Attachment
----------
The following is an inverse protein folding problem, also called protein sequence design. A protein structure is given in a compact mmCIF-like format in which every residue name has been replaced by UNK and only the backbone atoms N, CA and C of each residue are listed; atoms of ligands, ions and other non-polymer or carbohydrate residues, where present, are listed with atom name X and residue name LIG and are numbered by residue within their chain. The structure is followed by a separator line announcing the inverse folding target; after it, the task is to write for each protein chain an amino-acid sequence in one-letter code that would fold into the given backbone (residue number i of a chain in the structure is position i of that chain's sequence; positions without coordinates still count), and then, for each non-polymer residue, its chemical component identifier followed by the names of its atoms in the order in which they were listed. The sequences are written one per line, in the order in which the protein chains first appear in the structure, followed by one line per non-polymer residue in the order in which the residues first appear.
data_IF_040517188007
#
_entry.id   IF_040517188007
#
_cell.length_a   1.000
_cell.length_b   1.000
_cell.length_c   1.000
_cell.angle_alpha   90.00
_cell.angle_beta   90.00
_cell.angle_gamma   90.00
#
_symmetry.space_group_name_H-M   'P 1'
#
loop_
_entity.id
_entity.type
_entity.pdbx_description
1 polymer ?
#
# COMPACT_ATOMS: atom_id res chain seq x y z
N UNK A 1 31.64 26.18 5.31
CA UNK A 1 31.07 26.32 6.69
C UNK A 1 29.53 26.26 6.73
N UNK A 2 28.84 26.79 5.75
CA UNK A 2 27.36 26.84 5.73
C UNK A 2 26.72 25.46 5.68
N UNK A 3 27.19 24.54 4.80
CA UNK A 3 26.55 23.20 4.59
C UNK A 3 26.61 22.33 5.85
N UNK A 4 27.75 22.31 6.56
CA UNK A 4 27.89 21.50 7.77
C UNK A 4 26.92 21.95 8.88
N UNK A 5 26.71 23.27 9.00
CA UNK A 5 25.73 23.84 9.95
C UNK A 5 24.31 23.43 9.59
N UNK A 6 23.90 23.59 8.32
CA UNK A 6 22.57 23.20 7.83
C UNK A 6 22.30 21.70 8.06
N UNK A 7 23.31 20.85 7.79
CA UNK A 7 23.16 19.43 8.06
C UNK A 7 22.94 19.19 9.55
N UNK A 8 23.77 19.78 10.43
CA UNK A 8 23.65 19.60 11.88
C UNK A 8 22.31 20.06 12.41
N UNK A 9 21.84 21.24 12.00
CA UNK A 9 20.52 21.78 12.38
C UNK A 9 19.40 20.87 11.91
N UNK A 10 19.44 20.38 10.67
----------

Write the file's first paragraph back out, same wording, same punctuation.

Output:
The following is an inverse protein folding problem, also called protein sequence design. A protein structure is given in a compact mmCIF-like format in which every residue name has been replaced by UNK and only the backbone atoms N, CA and C of each residue are listed; atoms of ligands, ions and other non-polymer or carbohydrate residues, where present, are listed with atom name X and residue name LIG and are numbered by residue within their chain. The structure is followed by a separator line announcing the inverse folding target; after it, the task is to write for each protein chain an amino-acid sequence in one-letter code that would fold into the given backbone (residue number i of a chain in the structure is position i of that chain's sequence; positions without coordinates still count), and then, for each non-polymer residue, its chemical component identifier followed by the names of its atoms in the order in which they were listed. The sequences are written one per line, in the order in which the protein chains first appear in the structure, followed by one line per non-polymer residue in the order in which the residues first appear.